When is the best time to fly to Oxford?
Although one of the driest cities in England, Oxford has rain year-round. Summers are warm with temperatures in the mid-20s Celsius and high humidity. Winters are chilly and damp with temperatures ranging from the low single digits to about 10, although it rarely snows.
Summer is considered the high season, and August and September bring throngs of visitors on flights to Oxford. Many of the estates are open March through September but only and for a limited number of hours. If travelling to Oxford during the first week of July, visitors can enjoy the festivities of the Cowley Road Carnival which offers plenty of food, drink, music and entertainment.
Even though winter is not considered the high season, there is very little difference in the number of visitors to Oxford or in the hotel rates, so you may still struggle to find cheap flights to Oxford during the winter.
The city of "dreaming spires" all honey-coloured stone, tall chimneys and lofty towers is home to the oldest university in the English-speaking world. Nestled in Oxfordshire and lying on the Thames (known as the Isis for its ten-mile stretch here) and the Cherwell rivers, the city is a perfect destination for all the family.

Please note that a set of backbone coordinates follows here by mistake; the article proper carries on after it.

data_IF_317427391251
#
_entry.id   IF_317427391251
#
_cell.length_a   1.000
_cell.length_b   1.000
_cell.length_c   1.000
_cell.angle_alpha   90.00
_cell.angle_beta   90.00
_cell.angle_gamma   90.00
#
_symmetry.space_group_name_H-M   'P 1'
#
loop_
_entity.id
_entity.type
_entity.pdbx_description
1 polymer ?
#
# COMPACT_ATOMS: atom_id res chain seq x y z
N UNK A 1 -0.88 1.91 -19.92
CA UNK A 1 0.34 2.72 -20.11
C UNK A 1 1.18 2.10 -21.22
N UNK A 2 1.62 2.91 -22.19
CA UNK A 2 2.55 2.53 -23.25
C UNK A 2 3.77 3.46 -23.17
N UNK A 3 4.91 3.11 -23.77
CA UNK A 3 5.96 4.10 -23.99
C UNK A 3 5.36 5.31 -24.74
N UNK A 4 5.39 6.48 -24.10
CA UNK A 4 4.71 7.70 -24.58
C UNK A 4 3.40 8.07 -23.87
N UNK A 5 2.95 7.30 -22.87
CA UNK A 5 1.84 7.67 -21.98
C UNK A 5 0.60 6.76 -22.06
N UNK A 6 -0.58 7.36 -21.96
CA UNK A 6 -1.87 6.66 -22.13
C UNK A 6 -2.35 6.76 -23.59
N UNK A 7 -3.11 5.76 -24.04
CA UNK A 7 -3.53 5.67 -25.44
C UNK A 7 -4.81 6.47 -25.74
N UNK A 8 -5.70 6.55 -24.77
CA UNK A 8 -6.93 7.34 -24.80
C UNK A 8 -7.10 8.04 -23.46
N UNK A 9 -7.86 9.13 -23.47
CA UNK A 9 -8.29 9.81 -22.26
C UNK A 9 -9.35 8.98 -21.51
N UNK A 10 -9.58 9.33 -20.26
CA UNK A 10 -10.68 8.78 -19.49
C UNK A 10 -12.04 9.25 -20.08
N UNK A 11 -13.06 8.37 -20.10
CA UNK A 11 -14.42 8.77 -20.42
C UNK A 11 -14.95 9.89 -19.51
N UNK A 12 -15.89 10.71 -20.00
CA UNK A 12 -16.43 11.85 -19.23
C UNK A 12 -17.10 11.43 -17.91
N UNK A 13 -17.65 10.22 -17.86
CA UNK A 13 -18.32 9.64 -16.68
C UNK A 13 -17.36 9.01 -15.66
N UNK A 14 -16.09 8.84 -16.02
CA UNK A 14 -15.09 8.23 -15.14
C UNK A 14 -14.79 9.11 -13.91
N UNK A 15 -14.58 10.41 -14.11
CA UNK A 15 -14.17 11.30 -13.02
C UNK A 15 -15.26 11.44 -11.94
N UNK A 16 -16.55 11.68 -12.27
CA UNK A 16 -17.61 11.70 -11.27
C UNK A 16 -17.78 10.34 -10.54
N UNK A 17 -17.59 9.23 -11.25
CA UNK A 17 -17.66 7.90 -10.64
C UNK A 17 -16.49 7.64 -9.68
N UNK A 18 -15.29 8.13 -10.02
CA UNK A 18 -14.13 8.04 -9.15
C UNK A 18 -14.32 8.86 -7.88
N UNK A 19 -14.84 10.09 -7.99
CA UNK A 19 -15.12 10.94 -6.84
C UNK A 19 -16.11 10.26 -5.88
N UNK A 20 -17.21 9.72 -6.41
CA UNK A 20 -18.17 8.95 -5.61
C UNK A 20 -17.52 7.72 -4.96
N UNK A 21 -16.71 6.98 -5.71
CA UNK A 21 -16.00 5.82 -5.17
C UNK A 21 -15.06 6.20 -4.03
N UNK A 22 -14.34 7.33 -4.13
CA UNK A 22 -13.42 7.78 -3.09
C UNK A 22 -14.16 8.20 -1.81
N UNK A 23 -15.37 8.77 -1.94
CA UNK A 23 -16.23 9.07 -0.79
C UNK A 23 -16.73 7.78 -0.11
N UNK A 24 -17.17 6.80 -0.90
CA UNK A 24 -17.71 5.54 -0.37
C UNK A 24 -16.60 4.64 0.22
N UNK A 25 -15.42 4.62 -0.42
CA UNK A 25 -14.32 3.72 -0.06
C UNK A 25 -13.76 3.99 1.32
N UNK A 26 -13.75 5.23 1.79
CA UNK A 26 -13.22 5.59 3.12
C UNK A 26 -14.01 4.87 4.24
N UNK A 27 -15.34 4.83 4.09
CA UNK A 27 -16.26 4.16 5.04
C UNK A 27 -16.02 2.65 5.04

Younger visitors will know Oxford from Harry Potter books, older readers from Alice in Wonderland and The Lion, the Witch and the Wardrobe. Oxford is packed with places for little ones to visit. Museums include Science Oxford Hands-On, The Oxford Story, The Ashmolean, The Pitt Rivers and Natural History Museum.
The city itself is compact and easy to get around. Climbing the 99 steps of the Carfax Tower, in the centre of the town, will give you fantastic views of the Oxford skyline.
The Covered Market, with its many stalls and colourful displays, dates back hundreds of years. There has been a market in Oxford for more than 1,000 years.